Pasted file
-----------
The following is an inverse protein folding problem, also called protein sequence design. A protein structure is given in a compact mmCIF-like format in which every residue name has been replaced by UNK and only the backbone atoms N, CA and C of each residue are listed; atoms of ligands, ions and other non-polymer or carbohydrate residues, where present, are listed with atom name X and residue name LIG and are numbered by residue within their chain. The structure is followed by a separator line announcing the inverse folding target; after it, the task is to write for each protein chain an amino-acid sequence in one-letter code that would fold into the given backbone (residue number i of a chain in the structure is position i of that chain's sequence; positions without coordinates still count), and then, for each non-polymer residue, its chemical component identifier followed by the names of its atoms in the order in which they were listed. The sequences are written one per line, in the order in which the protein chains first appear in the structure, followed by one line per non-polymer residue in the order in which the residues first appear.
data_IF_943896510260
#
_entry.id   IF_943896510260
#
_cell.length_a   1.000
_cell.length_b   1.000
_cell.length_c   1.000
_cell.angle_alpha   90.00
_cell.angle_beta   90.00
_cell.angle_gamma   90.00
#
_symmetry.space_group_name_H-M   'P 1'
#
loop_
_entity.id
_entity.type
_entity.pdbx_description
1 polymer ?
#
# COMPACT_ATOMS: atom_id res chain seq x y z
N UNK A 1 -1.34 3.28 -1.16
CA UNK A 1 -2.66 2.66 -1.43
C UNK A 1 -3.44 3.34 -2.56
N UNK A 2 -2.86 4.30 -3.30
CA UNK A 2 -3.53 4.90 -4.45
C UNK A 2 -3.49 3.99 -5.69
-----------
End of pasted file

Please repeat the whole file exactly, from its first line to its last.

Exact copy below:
The following is an inverse protein folding problem, also called protein sequence design. A protein structure is given in a compact mmCIF-like format in which every residue name has been replaced by UNK and only the backbone atoms N, CA and C of each residue are listed; atoms of ligands, ions and other non-polymer or carbohydrate residues, where present, are listed with atom name X and residue name LIG and are numbered by residue within their chain. The structure is followed by a separator line announcing the inverse folding target; after it, the task is to write for each protein chain an amino-acid sequence in one-letter code that would fold into the given backbone (residue number i of a chain in the structure is position i of that chain's sequence; positions without coordinates still count), and then, for each non-polymer residue, its chemical component identifier followed by the names of its atoms in the order in which they were listed. The sequences are written one per line, in the order in which the protein chains first appear in the structure, followed by one line per non-polymer residue in the order in which the residues first appear.
data_IF_943896510260
#
_entry.id   IF_943896510260
#
_cell.length_a   1.000
_cell.length_b   1.000
_cell.length_c   1.000
_cell.angle_alpha   90.00
_cell.angle_beta   90.00
_cell.angle_gamma   90.00
#
_symmetry.space_group_name_H-M   'P 1'
#
loop_
_entity.id
_entity.type
_entity.pdbx_description
1 polymer ?
#
# COMPACT_ATOMS: atom_id res chain seq x y z
N UNK A 1 -1.34 3.28 -1.16
CA UNK A 1 -2.66 2.66 -1.43
C UNK A 1 -3.44 3.34 -2.56
N UNK A 2 -2.86 4.30 -3.30
CA UNK A 2 -3.53 4.90 -4.45
C UNK A 2 -3.49 3.99 -5.69